Last year, we reported on the potential dangers of inhaling roast exhaust, specifically as it relates to a higher likelihood of developing lung disease. This was based on research being compiled by the Center for Disease Control and Prevention, and now they have released the full 67-page report, according to USA Today.
As previously noted in our first article on the topic, the main culprit suspected of causing the lung damage is a chemical called diacetyl, a naturally occurring byproduct of coffee roasting. Per the USA Today article, the National Institutes of Safety and Health “recommends workers not be exposed to more than 5 parts per billion of diacetyl as a time-weighted average over an eight-hour work day… calculated to limit the risk so that no more than 1 in 1,000 workers would be expected to have reduced lung function at those exposure levels over a 45-year work life.”
When testing 49 air samples from around Just Coffee Cooperative’s 16,000-square-foot roasting facility in Madison, Wisconsin—the site where all the collection data occurred—the CDC found 10 samples that exceeded the 5 ppb threshold. From the report, “grinding roasted coffee beans, blending roasted coffee beans by hand, and weighing and packaging roasted coffee were associated with higher diacetyl levels, likely due to the close proximity of the employee’s breathing zone to the roasted beans.” Grinding coffee was tagged with the highest diacetyl exposure levels for employees at 37.6 ppb over a 14-minute time period. The report also notes that the inside roasted coffee storage bins had instances of diacetyl at 99.4 ppb but are not reflective of employee exposure.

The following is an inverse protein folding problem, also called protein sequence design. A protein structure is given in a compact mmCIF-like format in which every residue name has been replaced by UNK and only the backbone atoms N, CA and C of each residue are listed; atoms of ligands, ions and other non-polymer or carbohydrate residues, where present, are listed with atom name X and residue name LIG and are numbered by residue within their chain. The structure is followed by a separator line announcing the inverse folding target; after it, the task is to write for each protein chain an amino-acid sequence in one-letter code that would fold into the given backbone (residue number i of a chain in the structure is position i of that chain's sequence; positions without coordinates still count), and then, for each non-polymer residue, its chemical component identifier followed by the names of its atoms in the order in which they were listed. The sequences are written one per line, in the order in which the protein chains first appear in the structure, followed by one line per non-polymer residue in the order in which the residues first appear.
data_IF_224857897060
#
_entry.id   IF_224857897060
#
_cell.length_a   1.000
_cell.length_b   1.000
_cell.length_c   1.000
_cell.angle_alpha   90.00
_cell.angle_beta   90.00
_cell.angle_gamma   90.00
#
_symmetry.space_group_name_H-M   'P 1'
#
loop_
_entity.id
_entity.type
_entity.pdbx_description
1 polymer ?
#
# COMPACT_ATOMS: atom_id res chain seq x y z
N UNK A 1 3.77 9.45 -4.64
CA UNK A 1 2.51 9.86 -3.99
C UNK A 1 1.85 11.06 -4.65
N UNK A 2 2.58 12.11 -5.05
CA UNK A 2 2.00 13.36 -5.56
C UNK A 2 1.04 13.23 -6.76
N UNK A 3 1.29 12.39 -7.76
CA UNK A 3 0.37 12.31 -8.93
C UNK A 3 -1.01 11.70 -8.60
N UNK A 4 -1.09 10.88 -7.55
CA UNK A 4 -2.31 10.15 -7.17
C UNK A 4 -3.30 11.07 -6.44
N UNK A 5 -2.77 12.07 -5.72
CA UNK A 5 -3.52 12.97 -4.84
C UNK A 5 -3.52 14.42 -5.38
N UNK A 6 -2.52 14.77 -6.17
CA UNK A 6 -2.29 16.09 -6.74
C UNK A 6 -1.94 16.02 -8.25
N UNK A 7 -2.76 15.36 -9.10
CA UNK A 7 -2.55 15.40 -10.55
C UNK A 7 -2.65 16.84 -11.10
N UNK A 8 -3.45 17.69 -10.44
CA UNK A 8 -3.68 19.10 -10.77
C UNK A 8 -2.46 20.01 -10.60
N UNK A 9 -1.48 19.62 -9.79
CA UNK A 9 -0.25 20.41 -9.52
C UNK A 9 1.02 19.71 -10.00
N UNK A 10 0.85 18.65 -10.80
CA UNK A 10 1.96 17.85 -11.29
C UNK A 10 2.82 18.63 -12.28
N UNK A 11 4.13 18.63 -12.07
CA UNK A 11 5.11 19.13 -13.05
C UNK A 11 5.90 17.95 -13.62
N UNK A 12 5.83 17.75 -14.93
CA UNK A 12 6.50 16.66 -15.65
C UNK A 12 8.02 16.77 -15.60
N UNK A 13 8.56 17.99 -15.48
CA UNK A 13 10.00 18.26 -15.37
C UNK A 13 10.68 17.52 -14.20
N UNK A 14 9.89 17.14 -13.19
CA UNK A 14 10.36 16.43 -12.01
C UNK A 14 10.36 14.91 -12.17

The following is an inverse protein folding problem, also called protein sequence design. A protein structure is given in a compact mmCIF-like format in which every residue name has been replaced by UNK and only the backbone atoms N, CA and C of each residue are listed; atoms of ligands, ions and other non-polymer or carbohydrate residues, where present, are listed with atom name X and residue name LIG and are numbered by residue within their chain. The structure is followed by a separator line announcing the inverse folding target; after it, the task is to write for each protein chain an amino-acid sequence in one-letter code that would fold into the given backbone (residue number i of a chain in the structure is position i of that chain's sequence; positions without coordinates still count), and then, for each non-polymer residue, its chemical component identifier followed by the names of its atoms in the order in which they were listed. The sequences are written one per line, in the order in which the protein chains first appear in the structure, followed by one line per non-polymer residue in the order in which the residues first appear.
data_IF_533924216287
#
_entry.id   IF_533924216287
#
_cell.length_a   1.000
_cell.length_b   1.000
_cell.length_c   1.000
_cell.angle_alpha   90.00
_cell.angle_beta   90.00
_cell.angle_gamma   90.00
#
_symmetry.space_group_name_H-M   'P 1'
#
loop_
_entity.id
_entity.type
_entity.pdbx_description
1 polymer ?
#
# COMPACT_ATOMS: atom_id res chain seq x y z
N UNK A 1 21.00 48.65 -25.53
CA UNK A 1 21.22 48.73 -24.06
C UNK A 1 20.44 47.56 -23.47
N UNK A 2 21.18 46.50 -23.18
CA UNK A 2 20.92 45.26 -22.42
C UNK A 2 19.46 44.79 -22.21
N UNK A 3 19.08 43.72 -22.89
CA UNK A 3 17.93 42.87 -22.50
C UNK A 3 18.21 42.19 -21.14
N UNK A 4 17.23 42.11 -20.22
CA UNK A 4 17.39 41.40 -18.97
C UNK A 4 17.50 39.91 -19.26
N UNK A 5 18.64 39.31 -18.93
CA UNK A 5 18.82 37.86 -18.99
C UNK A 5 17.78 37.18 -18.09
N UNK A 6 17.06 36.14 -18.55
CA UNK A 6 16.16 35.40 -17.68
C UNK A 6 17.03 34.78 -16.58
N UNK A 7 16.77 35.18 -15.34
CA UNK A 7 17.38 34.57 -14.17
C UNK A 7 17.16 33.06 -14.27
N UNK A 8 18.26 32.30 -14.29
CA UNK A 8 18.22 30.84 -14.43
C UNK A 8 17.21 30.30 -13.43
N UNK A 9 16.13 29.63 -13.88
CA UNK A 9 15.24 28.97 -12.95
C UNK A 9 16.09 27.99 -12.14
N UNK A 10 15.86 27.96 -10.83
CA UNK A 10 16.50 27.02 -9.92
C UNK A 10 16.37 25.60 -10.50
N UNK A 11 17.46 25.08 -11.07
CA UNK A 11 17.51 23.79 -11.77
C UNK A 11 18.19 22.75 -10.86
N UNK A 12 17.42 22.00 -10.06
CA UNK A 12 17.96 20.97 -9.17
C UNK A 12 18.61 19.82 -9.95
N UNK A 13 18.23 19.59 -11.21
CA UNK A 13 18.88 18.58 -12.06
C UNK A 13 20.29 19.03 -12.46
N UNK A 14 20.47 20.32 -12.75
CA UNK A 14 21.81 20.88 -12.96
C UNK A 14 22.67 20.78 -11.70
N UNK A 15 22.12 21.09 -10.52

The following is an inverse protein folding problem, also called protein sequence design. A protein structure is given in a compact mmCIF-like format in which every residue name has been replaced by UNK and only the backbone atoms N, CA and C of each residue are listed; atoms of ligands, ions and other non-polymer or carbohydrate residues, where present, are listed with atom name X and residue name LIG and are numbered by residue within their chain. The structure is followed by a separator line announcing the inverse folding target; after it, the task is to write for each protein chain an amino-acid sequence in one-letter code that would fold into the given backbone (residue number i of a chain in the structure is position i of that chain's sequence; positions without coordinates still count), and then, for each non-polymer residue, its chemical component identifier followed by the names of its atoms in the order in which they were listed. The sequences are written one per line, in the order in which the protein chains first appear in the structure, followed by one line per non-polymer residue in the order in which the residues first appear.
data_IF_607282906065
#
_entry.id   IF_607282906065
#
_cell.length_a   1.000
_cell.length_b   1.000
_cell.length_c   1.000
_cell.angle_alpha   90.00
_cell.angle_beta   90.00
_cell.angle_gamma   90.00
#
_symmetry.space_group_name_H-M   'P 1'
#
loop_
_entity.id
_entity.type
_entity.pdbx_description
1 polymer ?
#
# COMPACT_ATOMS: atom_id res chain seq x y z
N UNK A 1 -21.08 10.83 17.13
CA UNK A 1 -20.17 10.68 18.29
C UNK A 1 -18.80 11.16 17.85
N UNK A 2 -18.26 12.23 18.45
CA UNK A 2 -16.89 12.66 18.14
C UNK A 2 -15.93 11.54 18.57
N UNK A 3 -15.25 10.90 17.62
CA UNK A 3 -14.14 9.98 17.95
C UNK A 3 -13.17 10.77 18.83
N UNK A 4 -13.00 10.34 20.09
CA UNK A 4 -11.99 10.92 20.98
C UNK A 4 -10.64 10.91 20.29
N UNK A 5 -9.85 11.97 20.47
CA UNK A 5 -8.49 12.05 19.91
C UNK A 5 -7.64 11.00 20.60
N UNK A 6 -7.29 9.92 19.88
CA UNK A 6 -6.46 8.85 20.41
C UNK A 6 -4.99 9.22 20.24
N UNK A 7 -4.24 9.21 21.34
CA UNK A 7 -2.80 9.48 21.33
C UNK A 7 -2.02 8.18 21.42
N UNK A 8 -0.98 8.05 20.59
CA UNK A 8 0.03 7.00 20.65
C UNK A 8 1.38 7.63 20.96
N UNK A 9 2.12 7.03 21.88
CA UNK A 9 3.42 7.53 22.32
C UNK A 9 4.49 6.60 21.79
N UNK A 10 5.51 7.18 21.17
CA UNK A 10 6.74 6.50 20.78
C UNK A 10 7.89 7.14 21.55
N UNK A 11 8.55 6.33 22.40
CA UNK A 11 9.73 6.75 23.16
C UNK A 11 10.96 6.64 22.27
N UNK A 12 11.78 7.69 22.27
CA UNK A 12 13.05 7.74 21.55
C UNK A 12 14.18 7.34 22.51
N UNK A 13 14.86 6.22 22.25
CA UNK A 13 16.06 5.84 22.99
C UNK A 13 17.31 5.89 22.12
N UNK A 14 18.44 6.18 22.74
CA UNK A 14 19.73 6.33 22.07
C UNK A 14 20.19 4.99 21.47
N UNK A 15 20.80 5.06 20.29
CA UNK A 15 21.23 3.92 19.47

The results of this exposure on the workers is not insignificant:
Our findings of upper-respiratory symptoms with a work-related pattern in many employees, four-fold excess of wheeze and abnormalities on lung function testing in about a third of participants suggest a burden of respiratory problems in this workforce.
CDC recommendations for means of reducing exposure to diacetyl include vacuuming instead of sweeping, which just kicks dust around; the use of masks/respirators during higher-exposure tasks; adding exhaust fans over grinding and blending stations; and the use of automated blending devices.
This report is just the first step the CDC is taking to better understand exposure at coffee roasteries. According to USA Today, they are currently doing similar research at 18 roasters across the United States, with results expected in the coming months.
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Zac Cadwalader is the news editor at Sprudge Media Network.
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